An October 2018 opportunity analysis of the project by the Pat Curry and Martha Bass of the University of Missouri Extension supported the state’s acceptance of the project, calling it “an opportunity to do something extraordinary, something that will have long term positive impacts on the State for generations.” The study found largely positive public support from more than 8,500 comments submitted to the state, alignment with the state outdoor recreation plan and according to their numbers, “exceptional economic development opportunity.”

The study cited the free acquisition of land, high and increasing demand for trail-oriented recreation and the need for an economic boost through many of the communities along the old rail line, including negative population growth in Morgan County and declining retail sales across the region. The poverty rate in the rail line communities was 26.9 percent in 2016 compared to the state average of 15.3 percent. and 19.9 percent for all of rural Missouri.

However it is not necessarily the no-brainer that some commentators have termed it, especially given the state of Missouri’s budget. While the land is free, there are costs to develop it for use a regular state park as well carrying a potential for liability for the state.

The state is currently estimating a development cost of $65 million to $85 million. The wide range in potential cost is due to the possibility for all contract construction or a hybrid in-house/contract construction. 

While the state could see returns to its coffers from the project through increased sales tax revenues, that money would not filter into the system until later and could not fulfill the upfront costs of development.

Basic costs that people might not think about in the development and maintenance of a trail like this include graveling the 144 miles of pathway, safety at crossings and bridges, crime and vegetation management, according to Sutherland. There’s also the potential need for trail heads with kiosks and benches, restroom facilities, shelters and parking lots.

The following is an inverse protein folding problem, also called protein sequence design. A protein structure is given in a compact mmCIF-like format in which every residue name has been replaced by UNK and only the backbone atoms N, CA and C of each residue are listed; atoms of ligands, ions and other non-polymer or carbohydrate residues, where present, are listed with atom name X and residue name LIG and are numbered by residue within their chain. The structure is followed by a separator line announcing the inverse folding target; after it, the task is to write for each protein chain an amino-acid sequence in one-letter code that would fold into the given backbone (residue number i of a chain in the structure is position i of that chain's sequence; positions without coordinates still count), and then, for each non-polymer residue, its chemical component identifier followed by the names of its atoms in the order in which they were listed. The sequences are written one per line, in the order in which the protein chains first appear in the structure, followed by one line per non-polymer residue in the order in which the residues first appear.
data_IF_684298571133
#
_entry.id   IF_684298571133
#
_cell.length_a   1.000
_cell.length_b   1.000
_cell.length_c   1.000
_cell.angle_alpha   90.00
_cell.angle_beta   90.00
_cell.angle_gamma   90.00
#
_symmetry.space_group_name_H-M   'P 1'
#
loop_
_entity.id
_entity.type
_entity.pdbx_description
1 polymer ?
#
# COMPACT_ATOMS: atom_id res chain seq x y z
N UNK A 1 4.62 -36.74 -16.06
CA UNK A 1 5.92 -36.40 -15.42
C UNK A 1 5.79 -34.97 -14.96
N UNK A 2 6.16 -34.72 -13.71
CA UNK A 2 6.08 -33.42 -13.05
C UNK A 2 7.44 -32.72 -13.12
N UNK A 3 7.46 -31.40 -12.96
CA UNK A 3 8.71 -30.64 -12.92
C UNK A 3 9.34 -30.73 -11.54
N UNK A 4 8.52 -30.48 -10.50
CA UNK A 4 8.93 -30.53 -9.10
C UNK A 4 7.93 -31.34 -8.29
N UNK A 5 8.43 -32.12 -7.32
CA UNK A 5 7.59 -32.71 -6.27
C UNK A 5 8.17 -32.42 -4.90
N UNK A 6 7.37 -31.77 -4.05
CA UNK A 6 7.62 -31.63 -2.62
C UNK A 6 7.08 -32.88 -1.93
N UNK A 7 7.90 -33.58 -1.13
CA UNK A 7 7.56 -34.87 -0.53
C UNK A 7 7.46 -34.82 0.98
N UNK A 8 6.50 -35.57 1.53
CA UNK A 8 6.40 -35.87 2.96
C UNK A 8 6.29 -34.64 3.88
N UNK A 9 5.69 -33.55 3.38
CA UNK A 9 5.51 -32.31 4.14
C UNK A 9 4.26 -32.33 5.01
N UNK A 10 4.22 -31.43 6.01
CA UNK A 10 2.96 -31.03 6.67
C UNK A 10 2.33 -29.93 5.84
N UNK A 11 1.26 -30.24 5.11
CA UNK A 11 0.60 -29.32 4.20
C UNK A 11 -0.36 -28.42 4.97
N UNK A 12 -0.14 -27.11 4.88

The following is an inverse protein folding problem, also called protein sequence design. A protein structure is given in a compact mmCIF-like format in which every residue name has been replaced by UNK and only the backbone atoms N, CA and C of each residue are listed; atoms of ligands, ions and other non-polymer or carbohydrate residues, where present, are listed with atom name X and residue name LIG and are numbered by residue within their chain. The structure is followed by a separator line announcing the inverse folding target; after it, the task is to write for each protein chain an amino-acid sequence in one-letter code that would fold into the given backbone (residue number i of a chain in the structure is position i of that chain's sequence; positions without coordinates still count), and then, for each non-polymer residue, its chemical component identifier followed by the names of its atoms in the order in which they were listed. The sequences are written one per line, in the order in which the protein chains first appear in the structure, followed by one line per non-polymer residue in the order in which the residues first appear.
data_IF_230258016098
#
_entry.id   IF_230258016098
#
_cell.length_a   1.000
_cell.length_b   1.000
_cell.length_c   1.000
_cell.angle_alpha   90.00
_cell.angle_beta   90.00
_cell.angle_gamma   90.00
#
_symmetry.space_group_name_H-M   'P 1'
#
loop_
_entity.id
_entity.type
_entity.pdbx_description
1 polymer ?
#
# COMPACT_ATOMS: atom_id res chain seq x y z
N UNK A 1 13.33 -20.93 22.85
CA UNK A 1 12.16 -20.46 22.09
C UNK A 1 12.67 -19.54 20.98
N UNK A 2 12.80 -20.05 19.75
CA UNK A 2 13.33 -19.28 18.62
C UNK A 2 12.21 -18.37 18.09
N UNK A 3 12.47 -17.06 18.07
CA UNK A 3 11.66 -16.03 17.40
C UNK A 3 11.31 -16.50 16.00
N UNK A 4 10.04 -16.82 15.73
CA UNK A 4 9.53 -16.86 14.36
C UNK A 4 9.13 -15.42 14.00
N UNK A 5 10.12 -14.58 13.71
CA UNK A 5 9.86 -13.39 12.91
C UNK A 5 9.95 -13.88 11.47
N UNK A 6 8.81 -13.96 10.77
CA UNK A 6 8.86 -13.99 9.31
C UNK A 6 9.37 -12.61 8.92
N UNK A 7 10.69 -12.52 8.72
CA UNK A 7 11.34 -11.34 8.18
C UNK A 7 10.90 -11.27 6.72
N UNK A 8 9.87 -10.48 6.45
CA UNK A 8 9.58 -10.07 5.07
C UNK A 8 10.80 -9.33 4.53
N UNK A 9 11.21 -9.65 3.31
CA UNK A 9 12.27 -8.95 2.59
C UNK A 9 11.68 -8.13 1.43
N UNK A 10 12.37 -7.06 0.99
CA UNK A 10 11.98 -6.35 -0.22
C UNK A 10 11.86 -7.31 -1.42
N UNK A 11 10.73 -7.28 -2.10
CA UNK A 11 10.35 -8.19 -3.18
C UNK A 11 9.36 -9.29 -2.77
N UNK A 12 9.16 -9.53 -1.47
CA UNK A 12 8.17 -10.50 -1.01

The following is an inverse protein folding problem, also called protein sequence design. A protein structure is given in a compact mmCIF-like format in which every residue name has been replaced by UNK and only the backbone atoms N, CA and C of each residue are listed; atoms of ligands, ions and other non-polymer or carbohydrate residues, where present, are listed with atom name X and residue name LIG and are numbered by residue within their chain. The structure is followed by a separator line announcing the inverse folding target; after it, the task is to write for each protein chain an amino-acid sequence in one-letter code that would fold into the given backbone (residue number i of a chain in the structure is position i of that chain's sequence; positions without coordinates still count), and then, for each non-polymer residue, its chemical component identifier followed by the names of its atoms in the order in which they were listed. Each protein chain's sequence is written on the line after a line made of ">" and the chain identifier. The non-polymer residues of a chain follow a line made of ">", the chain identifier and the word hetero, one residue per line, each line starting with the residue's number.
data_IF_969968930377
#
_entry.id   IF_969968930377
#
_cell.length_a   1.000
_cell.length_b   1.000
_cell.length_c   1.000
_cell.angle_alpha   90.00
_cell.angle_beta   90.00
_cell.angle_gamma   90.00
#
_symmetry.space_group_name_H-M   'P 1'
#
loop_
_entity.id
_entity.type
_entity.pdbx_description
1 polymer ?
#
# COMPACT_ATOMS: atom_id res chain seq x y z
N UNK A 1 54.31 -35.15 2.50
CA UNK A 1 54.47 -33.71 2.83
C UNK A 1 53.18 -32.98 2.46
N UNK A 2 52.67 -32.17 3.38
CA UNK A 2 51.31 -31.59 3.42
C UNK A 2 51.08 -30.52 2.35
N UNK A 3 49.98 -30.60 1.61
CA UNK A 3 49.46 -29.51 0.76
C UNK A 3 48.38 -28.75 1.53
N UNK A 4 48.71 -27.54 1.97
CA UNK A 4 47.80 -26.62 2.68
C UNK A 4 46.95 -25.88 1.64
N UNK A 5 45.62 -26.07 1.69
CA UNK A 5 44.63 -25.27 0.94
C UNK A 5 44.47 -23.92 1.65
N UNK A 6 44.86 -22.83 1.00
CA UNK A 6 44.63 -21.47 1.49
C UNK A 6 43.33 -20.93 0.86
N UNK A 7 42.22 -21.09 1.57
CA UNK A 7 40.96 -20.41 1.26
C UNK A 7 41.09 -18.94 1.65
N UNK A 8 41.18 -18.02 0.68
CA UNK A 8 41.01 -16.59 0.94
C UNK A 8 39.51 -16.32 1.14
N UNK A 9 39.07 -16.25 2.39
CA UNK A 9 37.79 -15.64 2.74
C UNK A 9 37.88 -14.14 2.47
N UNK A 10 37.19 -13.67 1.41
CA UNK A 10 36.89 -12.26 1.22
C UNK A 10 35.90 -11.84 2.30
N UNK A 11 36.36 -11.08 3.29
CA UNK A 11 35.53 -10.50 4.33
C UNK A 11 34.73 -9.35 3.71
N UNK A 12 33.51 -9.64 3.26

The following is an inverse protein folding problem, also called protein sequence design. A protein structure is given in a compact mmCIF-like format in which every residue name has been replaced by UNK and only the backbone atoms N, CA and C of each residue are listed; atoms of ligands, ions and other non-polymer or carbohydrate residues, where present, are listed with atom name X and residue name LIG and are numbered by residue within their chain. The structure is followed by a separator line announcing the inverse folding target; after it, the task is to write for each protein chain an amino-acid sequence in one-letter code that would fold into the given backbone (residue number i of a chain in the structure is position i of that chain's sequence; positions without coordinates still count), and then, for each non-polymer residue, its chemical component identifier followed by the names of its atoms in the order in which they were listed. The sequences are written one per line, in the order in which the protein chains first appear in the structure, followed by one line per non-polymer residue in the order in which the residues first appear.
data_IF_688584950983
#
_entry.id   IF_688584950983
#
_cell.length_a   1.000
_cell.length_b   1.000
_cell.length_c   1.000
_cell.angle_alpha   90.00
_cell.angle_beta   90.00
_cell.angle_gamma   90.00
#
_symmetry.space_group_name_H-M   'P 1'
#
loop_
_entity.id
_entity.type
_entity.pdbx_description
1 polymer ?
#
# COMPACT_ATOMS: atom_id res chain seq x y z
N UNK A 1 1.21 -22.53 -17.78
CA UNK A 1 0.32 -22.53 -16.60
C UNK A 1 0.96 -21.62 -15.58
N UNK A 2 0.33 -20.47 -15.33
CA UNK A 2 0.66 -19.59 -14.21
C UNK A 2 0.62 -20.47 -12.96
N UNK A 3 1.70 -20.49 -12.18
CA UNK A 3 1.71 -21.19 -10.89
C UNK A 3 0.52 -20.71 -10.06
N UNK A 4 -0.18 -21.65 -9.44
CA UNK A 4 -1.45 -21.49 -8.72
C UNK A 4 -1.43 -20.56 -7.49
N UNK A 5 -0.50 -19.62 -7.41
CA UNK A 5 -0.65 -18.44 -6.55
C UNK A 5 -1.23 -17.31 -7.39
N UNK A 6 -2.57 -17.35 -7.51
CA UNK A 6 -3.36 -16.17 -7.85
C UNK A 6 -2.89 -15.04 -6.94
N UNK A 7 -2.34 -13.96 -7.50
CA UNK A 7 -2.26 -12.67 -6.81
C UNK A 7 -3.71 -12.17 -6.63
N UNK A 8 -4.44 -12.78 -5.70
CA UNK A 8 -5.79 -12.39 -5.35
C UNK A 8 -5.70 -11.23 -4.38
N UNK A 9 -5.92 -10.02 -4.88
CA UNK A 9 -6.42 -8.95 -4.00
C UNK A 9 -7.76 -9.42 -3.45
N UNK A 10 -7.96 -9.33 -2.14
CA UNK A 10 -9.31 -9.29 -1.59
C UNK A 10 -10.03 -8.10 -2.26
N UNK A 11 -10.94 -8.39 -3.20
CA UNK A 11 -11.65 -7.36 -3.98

Farmers have been the biggest opposition to the trail via the Missouri Farm Bureau, according to the MU Extension study, and heard at local public hearings on the issue. Trespassing fears and loss of land use are of concern. The state has sought to mitigate some of those fears, with the legislature last year making law the requirement that the state fund fencing along state parks. 

According to Wood, he still hears concerns, but believes more and more farmers and others in opposition are getting used to the idea and may be amenable to state acceptance of the rail line if development is not funded by the state.

In the Lake of the Ozarks area, the 38-mile stretch between Windsor and Versailles could cost $756,446 per mile to develop and the 28-mile stretch from Versailles to Eugene, $654,480 per mile. 

Down the line there are rail bridges and tunnels that are gone or in need of significant repairs. With the long disuse of the rail line, there are also private encroachments over the line that have occurred, and environmental studies were also needed to ensure the state does not accidentally acquire serious liability concerns. 

After the significant cost of development, the state has also estimated maintenance costs at $6,494 per mile per year with estimates based on its existing cost to maintain the similar Katy Trail State Park.